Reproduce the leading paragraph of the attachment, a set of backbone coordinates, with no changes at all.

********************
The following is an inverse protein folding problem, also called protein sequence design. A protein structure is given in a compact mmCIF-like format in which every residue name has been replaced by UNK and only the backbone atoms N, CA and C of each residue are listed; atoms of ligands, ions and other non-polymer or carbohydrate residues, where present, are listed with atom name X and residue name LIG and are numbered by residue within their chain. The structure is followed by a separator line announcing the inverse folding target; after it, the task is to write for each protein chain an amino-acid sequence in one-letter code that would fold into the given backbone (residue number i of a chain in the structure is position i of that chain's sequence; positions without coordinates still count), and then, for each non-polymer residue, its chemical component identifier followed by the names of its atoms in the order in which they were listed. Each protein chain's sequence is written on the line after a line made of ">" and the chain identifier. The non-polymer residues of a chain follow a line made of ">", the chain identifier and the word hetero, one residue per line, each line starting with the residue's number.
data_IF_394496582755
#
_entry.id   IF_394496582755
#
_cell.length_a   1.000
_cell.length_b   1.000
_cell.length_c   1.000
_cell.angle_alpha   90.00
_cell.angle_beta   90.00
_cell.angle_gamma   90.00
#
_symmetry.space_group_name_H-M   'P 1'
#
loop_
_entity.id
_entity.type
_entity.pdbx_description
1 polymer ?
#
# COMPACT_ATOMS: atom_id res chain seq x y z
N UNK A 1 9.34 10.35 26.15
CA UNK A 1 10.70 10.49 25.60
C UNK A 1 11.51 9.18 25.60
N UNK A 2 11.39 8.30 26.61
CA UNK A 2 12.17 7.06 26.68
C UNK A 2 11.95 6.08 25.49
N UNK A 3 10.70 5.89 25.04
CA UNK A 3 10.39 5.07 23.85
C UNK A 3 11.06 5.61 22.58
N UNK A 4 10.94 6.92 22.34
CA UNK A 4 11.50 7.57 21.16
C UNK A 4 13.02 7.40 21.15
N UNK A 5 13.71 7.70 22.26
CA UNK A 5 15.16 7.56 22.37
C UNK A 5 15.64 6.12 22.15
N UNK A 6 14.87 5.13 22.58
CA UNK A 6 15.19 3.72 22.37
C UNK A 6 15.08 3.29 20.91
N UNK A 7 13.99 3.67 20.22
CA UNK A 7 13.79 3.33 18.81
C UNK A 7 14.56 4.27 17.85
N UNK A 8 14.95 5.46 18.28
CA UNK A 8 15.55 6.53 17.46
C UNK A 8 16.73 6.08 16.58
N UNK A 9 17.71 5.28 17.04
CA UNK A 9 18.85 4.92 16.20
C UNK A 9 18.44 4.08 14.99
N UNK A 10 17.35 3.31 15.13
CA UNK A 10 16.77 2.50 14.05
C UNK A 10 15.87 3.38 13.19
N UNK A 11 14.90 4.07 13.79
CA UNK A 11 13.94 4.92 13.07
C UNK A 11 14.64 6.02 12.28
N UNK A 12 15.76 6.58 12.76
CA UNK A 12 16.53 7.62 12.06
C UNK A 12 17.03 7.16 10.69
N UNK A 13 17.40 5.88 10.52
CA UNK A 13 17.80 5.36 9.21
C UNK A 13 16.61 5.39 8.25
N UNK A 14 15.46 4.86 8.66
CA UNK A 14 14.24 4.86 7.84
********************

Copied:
The following is an inverse protein folding problem, also called protein sequence design. A protein structure is given in a compact mmCIF-like format in which every residue name has been replaced by UNK and only the backbone atoms N, CA and C of each residue are listed; atoms of ligands, ions and other non-polymer or carbohydrate residues, where present, are listed with atom name X and residue name LIG and are numbered by residue within their chain. The structure is followed by a separator line announcing the inverse folding target; after it, the task is to write for each protein chain an amino-acid sequence in one-letter code that would fold into the given backbone (residue number i of a chain in the structure is position i of that chain's sequence; positions without coordinates still count), and then, for each non-polymer residue, its chemical component identifier followed by the names of its atoms in the order in which they were listed. Each protein chain's sequence is written on the line after a line made of ">" and the chain identifier. The non-polymer residues of a chain follow a line made of ">", the chain identifier and the word hetero, one residue per line, each line starting with the residue's number.